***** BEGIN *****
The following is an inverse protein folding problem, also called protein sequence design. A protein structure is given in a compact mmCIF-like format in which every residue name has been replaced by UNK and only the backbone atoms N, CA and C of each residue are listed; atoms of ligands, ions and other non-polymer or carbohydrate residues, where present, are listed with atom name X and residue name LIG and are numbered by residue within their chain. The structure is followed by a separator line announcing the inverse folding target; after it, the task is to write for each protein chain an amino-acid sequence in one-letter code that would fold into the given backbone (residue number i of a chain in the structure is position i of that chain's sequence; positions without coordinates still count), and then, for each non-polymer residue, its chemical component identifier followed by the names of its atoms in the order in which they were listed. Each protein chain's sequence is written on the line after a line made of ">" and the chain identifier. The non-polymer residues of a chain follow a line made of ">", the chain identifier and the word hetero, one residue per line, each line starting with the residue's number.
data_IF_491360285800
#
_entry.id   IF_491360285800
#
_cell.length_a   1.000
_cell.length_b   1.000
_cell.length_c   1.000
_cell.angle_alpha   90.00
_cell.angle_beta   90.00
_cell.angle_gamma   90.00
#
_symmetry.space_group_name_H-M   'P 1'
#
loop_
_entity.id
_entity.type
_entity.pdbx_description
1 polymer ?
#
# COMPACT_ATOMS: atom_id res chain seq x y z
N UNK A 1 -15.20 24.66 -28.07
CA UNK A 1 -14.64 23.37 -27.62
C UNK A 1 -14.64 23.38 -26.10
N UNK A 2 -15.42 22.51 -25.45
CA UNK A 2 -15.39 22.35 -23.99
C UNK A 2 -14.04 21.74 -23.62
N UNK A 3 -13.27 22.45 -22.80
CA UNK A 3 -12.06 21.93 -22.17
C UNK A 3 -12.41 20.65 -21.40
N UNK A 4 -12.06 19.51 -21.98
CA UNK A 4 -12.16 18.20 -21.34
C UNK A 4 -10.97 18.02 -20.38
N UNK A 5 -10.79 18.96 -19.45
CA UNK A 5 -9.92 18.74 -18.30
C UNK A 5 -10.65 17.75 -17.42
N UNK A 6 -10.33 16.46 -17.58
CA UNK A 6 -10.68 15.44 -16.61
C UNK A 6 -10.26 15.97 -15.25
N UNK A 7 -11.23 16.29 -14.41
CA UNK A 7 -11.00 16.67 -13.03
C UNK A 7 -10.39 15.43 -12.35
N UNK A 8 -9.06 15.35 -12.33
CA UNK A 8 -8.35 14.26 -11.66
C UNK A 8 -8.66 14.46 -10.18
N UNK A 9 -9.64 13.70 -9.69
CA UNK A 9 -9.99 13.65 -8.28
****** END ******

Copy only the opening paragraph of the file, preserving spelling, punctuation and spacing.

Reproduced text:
The following is an inverse protein folding problem, also called protein sequence design. A protein structure is given in a compact mmCIF-like format in which every residue name has been replaced by UNK and only the backbone atoms N, CA and C of each residue are listed; atoms of ligands, ions and other non-polymer or carbohydrate residues, where present, are listed with atom name X and residue name LIG and are numbered by residue within their chain. The structure is followed by a separator line announcing the inverse folding target; after it, the task is to write for each protein chain an amino-acid sequence in one-letter code that would fold into the given backbone (residue number i of a chain in the structure is position i of that chain's sequence; positions without coordinates still count), and then, for each non-polymer residue, its chemical component identifier followed by the names of its atoms in the order in which they were listed. Each protein chain's sequence is written on the line after a line made of ">" and the chain identifier. The non-polymer residues of a chain follow a line made of ">", the chain identifier and the word hetero, one residue per line, each line starting with the residue's number.